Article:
In Mike Widmer’s Final Election For Moderator, A Challenger Emerges For The First Time

Photo: Mike Widmer

Mike Widmer will have a challenger – his first ever – in his final campaign to return as Town Moderator.

Filing his paperwork with the Town Clerk’s Office on Feb. 5, former school committee member Michael Crowley will seek to replace one of Belmont’s longest-serving public officials in what Widmer told the Belmontonian will be the last time his name will be on the ballot.

First elected to the one-year term in 2008 when he ran to fill the open seat previously held by Henry Hall, Widmer has been unopposed in 15 subsequent town elections. Before his current post, Widmer has been a member of the Warrant Committee from 1993 until 2008 – three years as chair – and a Town Meeting Member since 1981.

Crowley was a school committee member for four years, eight years on Town Meeting, and six years on the Warrant Committee. He also served on the Long Term Capital Planning Committee, which drafted the recommendation to form the Comprehensive Capital Budget Committee.

Mike Crowley (courtesy photo)

One of the best descriptions of Town Moderator’s functions is by Town Meeting Member Paul Roberts in his “Blogging Belmont” preview of the 2023 town election.

“In addition to presiding over the annual Town Meeting, the Moderator plays a critical role in setting the agenda for Town Meeting – working with the Town’s various committees and professional staff, residents and Town counsel to set the warrant.”

“In Belmont, the Moderator also has substantial appointment powers. They appoint all members of the Warrant Committee – the Town’s main financial oversight committee – as well as three members of the seven person Capital Budget Committee, a majority of the Bylaw Review Committee and members of the Permanent Building Advisory Committee. The Moderator is also tasked with appointing members to special purpose committees, such as [building committees].”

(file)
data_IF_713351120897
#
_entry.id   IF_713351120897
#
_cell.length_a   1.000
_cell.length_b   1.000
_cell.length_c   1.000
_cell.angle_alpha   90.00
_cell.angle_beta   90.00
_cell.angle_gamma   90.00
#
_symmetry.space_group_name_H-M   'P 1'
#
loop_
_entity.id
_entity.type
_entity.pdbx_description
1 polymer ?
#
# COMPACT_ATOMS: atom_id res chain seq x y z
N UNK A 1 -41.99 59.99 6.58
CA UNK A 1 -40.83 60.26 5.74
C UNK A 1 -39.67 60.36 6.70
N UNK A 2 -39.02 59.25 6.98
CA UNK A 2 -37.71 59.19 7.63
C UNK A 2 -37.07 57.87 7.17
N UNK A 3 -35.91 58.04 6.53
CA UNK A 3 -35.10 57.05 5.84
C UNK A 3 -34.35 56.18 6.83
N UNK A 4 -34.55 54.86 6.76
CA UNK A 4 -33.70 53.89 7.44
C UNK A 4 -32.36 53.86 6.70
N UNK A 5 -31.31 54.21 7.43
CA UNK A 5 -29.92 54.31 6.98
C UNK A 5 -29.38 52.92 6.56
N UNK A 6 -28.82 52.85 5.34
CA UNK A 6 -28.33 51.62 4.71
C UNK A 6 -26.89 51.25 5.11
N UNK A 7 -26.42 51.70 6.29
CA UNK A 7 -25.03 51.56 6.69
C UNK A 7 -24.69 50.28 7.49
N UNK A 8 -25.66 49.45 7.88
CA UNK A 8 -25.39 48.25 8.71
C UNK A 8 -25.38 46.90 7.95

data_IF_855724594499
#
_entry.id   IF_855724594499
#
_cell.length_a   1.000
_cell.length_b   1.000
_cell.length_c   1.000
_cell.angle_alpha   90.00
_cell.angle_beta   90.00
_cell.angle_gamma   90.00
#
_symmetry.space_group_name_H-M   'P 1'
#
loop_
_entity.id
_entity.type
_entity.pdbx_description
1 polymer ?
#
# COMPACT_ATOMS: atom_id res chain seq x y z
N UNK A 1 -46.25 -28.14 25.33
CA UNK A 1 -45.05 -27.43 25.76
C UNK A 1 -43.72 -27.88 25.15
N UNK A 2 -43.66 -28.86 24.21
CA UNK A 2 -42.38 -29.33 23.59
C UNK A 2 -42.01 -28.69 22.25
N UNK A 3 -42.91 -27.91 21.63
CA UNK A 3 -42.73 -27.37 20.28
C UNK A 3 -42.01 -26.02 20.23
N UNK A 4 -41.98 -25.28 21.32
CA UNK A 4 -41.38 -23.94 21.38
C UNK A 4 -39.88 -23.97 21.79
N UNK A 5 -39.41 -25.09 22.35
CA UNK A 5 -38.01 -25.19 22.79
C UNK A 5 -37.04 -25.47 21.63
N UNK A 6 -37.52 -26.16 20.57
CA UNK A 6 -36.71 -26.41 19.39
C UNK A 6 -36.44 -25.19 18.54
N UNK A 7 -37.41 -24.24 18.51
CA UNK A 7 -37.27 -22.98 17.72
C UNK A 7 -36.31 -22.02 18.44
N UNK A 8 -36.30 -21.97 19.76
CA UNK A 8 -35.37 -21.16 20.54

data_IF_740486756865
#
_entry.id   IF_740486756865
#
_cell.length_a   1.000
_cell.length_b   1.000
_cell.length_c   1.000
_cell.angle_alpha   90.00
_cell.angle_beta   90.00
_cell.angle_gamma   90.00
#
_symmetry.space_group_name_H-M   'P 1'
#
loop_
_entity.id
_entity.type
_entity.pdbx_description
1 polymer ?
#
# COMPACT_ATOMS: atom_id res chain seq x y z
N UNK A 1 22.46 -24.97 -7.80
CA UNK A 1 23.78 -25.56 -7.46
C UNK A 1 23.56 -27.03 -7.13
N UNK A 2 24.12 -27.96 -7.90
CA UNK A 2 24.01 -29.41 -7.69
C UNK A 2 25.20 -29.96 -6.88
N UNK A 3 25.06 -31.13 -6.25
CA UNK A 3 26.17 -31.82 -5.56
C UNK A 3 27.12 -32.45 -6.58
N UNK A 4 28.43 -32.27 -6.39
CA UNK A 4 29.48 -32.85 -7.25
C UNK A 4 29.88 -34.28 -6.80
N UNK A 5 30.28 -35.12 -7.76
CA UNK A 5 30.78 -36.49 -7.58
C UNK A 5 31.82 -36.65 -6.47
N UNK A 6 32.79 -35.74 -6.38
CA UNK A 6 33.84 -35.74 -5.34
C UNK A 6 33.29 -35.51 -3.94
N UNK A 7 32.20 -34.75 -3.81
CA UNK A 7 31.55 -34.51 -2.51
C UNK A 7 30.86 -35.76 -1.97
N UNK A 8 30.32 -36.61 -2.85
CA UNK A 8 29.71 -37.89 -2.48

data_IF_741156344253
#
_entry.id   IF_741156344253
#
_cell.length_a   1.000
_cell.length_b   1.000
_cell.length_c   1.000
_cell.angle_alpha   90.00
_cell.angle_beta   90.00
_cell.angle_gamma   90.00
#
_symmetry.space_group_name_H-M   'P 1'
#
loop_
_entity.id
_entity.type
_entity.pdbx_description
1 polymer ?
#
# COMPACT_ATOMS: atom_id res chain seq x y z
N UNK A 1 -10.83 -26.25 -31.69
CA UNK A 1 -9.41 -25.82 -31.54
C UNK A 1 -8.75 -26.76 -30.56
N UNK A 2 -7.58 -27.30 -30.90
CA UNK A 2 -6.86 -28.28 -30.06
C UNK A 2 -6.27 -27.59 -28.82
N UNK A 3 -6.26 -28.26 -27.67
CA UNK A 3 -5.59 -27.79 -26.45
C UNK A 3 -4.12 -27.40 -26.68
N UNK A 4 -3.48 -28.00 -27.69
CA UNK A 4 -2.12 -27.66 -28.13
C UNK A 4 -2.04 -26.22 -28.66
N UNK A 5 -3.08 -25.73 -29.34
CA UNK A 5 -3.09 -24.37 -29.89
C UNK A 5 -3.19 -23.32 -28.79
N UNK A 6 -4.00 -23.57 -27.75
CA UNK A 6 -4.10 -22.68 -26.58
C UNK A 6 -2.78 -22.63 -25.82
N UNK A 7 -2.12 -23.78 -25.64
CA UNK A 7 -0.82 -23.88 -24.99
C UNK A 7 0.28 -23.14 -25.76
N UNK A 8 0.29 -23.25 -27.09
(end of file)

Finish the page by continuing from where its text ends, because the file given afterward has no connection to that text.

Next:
Once Again, (Special) Town Meeting Will Be A Virtual Affair

Photo: Mike Widmer, Belmont Town Moderator

While many of the town’s board and committee meetings have returned to in person, the most significant of those will, once again, be held virtually after Belmont Select Board approved a recommendation by Town Moderator Mike Widmer to hold the upcoming Special Town Meeting virtually over the internet.

The three-day meeting is scheduled for Nov. 29, 30 and Dec. 1.

The reason Widmer said for the continuation of meeting “on-line” was two fold, first pointing to rising numbers of Covid-19 infections returning as the weather turns colder.

According to the website Your Local Epidemiologist, the start of a new Covid wave in Western Europe has begun as hospitalizations are uniformly increasing. “As we’ve seen throughout the pandemic, not only are infections increasing, but so is severe disease,” said the website.

Given the U.S. has mirrored European trends throughout the pandemic, a wave in the U.S. is likely coming. And specifically in Boston, “there are concerning signals with sudden increases in viral wastewater levels.”

With the likely return of virial infections, a large indoor setting with 300 people would prove challenging. Town Meeting would take place for four hours over three days either in the new High School auditorium or at the Chenery Middle School, said Widmer. And while a majority of Town Meeting would be comfortable in this setting, “clearly a fraction of Town Meeting members, particularly those who are seniors and immunocompromised would have some risk,” said Widmer.